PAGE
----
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I originally planned to get a D3200 or a D3300, which are part of Nikon's entry level DSLR lines. But I couldn't resist the extra features that are part of the more advanced D7100. One of those features is that you can use very old lenses that don't have a built-in CPU. So with a small adapter ring, I was even able to mount my 35-year-old (give or take a few years) Pentacon 135/2.8 135 mm f/2.8 lens, also known as the "bokeh monster".
Unlike modern lenses, the Pentacon 135/2.8 is manual-everything. Obviously the focusing is done manually, and the same thing for setting the aperture (the size of the lens opening). Nikon has been moving away from even having an aperture ring on the lens itself for about a decade now. Instead, you set the aperture through the camera. Or the camera sets the aperture automatically. But even when you set the aperture on the lens, the aperture doesn't actually close—that only happens when you press the shutter to take a photo. Not so on the Pentacon 135/2.8. Here, if you turn the aperture ring, you see the viewfinder image getting darker in real time. Which makes manually focussing a lot harder. Fortunately, the 135/2.8 has an additional preset ring that sits on top of the aperture ring. This allows you to set the minimum aperture. With that set, you can move between the maximum and minimum aperture without taking your eye off of the viewfinder by turning the aperture ring as far as it will go.
Surprisingly, the 135/2.8 holds its own on the D7100's 24 megapixel sensor as far as sharpness goes:
However, the lens has a number of other problems, including color fringing and the contrast is really poor in backlight, such as in this photo of my bicycle handlebar with the sun reflecting in the water behind it:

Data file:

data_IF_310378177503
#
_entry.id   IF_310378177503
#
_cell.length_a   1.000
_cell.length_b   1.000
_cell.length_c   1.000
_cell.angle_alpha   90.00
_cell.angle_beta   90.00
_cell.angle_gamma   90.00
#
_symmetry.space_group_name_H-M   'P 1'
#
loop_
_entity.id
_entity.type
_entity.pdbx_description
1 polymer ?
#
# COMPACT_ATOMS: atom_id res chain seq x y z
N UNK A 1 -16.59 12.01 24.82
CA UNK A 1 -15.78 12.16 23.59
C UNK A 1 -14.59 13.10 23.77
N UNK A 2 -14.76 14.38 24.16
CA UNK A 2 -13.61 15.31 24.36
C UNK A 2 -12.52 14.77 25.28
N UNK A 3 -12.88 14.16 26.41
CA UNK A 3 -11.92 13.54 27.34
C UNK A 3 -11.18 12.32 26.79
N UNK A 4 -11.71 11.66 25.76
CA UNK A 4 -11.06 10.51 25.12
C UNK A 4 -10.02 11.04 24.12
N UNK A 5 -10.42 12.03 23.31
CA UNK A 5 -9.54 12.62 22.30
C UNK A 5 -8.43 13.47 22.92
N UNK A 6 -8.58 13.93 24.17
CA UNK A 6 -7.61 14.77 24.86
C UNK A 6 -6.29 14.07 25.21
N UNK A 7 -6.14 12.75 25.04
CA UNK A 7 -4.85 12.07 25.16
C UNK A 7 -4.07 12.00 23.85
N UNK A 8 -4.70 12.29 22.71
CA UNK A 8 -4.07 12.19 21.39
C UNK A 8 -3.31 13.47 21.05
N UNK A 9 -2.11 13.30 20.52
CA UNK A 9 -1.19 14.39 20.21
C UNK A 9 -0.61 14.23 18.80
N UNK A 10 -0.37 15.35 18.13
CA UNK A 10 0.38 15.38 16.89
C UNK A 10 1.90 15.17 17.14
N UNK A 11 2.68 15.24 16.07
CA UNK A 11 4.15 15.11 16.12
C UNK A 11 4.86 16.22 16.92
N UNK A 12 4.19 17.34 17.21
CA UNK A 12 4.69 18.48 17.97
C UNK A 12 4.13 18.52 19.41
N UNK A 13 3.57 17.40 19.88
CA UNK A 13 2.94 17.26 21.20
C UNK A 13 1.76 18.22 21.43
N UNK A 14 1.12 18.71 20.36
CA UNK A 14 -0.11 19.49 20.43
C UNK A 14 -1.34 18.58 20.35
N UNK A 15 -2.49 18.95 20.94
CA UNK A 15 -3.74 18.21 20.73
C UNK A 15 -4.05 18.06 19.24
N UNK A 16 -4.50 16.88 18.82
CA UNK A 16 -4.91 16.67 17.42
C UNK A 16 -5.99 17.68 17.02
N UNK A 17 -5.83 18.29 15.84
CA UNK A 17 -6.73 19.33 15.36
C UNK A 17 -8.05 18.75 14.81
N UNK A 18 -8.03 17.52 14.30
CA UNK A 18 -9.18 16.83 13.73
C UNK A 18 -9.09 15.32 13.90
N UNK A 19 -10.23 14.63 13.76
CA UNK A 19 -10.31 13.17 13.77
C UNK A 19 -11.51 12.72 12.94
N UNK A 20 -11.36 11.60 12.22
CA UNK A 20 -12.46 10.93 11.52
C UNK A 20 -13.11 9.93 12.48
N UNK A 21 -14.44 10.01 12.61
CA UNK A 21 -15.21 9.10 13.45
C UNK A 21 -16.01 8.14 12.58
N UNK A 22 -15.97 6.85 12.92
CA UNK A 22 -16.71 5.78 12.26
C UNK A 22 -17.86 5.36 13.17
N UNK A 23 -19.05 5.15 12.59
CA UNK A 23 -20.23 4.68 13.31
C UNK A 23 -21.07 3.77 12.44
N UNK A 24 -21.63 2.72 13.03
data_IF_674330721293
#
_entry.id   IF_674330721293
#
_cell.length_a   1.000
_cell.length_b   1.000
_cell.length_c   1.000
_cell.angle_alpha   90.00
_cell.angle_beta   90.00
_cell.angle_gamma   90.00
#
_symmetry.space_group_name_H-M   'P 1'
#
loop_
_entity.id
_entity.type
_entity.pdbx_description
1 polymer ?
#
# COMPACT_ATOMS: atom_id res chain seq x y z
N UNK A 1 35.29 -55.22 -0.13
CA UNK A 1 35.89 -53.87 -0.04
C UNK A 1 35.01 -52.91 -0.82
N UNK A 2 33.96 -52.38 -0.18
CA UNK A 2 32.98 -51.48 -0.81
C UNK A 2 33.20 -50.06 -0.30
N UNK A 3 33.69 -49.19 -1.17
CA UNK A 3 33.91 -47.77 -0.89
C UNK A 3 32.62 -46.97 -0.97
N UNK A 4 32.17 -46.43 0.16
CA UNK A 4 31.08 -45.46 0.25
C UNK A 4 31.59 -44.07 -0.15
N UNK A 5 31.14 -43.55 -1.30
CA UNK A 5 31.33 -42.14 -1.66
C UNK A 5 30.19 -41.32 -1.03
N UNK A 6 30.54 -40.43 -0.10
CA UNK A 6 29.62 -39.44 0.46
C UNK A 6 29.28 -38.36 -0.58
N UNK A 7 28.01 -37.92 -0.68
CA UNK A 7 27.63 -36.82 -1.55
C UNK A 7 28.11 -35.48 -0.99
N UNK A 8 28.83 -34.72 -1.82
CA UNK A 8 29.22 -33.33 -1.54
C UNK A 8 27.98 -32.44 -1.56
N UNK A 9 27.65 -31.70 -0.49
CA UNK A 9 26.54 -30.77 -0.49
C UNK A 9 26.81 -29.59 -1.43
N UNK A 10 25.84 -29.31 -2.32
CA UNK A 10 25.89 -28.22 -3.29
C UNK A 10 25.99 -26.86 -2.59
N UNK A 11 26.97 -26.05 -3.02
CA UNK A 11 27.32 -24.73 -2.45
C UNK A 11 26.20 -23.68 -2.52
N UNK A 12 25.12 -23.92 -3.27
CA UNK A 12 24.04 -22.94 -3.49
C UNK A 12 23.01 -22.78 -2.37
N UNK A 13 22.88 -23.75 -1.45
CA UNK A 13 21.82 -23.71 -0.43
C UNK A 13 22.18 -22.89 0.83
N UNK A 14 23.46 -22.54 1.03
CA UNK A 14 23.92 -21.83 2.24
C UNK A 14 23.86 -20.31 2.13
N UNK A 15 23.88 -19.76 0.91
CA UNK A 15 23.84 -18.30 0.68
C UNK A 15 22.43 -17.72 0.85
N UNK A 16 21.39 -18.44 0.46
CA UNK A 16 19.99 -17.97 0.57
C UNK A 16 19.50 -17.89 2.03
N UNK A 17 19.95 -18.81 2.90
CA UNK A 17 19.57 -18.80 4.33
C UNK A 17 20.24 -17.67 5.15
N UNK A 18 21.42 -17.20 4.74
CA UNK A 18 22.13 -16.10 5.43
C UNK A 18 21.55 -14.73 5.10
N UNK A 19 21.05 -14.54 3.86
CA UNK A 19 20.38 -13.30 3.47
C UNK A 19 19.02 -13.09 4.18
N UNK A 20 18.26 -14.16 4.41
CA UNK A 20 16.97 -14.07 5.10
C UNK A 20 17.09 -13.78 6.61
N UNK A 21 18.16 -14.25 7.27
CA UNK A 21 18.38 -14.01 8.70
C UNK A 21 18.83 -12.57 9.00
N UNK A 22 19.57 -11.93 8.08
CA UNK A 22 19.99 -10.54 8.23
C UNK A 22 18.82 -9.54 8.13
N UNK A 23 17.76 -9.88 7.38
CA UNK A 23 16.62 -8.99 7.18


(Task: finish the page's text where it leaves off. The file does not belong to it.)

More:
What you can see here too is what earned this lens its nickname "bokeh monster". Bokeh is a Japanese term used by photographers to describe the quality of the out of focus elements in a photo. The reflections in the water turn into very large discs here, which is often desirable. The edges of the discs are a bit sharper than they could be, though. In this case, I made it easy on the lens by shooting with the lens "wide open" at its maximum f/2.8 aperture, which makes for maximum background blurriness. When closing down the aperture, the shape of out-of-focus highlights is determined by the shape of the aperture, which is normally created by 5 to 9 blades. The Pentacon 135/2.8, on the other hand, has no fewer than 15 aperture blades, so the out-of-focus highlights remain round.
It's too bad that when using this lens with an adapter (Amazon link) on a Nikon DSLR makes it impossible to focus beyond about 10 meters...
If you want to read more about this lens, have a look at this review. I especially enjoyed the "hipster appeal" section:
❝The best feature: "Made in GDR" printed in large letters on the side of the lens. This is a two-pronged benefit: A. it's clearly not an American lens, and B. you will often get the opportunity to explain to people what "GDR" means and make a thoughtfully ironic comment about the Berlin Wall.❞
It's a lot of fun to be able to use a very modern camera with such an old lens, and having the focus indicator confirm that I nailed the focus manually 80% of the time—if those damn ducks would stay in one place for more than half a second!—is a nice little ego boost. And it makes you appreciate all the photographic automation we've gained over the past decades.